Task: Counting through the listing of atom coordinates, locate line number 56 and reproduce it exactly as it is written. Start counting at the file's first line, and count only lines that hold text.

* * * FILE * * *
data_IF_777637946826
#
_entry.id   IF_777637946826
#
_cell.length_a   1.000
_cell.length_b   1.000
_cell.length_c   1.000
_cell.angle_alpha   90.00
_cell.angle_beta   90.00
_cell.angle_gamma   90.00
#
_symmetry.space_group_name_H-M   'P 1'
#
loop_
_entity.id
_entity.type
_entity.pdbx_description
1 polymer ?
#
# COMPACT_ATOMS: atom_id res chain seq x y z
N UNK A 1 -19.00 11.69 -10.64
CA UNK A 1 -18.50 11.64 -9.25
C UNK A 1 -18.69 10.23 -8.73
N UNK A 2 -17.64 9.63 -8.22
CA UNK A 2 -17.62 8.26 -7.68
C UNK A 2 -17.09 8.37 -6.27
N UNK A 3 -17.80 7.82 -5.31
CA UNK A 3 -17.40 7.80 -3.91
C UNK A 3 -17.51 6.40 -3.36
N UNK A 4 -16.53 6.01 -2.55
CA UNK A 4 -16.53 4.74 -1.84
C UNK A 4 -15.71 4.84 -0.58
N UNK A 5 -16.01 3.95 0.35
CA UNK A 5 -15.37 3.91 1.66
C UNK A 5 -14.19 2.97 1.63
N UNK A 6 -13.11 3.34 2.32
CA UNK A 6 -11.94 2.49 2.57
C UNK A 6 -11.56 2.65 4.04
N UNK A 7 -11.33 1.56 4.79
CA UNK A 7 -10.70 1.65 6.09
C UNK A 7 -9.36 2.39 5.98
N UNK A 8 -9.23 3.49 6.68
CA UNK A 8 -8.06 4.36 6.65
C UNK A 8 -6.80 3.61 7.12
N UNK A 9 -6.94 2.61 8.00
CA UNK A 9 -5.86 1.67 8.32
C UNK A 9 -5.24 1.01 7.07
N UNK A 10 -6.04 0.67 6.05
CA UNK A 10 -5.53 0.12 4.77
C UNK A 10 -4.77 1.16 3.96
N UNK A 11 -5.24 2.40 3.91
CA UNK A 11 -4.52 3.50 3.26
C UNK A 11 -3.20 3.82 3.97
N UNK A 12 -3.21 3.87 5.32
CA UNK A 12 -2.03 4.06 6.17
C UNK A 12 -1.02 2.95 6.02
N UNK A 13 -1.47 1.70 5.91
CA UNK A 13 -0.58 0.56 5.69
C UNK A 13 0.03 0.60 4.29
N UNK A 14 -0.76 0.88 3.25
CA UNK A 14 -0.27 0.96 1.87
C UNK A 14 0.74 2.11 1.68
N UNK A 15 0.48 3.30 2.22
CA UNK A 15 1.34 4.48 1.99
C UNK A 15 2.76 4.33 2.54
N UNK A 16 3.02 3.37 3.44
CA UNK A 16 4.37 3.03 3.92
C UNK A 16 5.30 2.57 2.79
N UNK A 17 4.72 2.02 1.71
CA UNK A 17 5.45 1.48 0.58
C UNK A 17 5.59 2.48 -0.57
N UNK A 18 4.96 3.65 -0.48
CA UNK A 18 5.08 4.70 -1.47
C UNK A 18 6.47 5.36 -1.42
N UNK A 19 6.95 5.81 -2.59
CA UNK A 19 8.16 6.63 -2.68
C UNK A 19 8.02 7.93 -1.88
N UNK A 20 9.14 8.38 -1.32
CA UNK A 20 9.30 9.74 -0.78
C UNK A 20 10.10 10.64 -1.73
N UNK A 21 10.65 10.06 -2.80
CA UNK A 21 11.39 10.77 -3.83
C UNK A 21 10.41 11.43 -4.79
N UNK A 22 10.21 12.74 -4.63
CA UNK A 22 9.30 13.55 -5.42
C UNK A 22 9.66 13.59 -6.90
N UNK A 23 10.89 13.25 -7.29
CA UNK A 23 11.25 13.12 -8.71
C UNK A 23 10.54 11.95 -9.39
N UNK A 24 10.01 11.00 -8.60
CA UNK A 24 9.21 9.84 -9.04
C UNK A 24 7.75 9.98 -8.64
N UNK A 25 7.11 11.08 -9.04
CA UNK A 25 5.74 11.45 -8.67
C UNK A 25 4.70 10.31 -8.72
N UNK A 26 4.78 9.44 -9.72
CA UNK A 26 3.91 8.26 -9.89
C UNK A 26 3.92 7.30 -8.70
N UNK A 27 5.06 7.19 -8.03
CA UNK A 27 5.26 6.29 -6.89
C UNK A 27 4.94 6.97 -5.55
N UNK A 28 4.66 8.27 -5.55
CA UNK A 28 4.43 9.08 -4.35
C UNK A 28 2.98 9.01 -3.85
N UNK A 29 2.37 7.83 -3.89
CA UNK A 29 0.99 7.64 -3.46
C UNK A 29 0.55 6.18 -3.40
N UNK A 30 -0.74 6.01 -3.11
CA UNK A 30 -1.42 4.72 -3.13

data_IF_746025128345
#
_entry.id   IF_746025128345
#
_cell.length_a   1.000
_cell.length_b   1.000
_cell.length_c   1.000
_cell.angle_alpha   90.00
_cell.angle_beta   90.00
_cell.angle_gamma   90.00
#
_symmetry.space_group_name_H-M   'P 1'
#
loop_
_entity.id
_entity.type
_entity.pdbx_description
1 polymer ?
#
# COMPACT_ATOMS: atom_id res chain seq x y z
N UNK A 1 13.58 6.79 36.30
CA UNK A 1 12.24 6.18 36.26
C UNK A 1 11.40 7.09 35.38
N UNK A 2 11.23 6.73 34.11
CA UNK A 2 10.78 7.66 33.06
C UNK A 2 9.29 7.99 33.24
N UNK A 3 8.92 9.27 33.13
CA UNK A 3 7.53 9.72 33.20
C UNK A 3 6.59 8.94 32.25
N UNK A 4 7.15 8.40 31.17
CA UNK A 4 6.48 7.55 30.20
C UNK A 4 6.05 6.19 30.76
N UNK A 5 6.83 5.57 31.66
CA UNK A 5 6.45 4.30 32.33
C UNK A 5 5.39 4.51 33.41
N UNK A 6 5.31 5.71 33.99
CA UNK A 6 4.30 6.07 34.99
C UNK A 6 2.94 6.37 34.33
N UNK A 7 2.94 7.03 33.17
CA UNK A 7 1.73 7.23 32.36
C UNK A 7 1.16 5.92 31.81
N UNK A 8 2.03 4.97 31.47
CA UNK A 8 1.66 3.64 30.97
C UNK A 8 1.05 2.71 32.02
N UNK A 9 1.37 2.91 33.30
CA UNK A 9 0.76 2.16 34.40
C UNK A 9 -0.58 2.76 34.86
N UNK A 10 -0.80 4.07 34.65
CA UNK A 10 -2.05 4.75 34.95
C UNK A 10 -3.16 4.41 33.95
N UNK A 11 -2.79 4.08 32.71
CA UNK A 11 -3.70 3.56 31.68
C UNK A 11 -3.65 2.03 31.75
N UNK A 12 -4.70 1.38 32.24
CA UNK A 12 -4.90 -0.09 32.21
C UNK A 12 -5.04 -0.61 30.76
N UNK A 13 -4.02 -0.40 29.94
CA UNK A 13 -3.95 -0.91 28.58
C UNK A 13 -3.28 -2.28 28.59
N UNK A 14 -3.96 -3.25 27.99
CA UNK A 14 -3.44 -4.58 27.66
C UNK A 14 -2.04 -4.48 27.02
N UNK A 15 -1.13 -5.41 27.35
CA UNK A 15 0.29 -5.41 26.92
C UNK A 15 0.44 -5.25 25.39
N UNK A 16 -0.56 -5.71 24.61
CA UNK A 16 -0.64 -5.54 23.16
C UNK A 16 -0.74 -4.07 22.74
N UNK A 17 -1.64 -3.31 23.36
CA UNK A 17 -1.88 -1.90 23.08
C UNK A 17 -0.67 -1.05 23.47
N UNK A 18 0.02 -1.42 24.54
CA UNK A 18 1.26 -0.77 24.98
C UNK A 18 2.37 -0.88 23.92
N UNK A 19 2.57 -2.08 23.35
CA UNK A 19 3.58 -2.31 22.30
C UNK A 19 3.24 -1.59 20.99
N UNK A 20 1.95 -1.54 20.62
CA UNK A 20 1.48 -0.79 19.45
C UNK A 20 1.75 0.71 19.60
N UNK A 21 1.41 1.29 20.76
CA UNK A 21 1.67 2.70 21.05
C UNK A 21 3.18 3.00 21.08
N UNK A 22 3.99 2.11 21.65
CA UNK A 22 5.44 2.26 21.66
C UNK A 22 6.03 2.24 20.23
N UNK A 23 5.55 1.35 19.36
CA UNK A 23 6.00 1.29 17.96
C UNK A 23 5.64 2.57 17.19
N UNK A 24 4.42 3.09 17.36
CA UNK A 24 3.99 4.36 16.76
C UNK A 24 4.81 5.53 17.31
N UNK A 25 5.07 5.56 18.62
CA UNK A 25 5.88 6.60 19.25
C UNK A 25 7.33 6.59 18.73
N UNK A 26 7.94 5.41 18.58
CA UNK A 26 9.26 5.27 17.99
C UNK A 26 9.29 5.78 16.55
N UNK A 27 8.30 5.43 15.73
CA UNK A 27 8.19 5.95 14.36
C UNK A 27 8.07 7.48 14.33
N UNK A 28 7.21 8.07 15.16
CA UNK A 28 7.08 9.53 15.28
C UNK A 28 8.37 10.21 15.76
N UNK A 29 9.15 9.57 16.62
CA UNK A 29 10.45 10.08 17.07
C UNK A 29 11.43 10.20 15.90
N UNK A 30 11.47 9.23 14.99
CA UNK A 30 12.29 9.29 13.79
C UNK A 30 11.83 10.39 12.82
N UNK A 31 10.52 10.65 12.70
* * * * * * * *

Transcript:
C UNK A 12 -1.02 2.95 6.02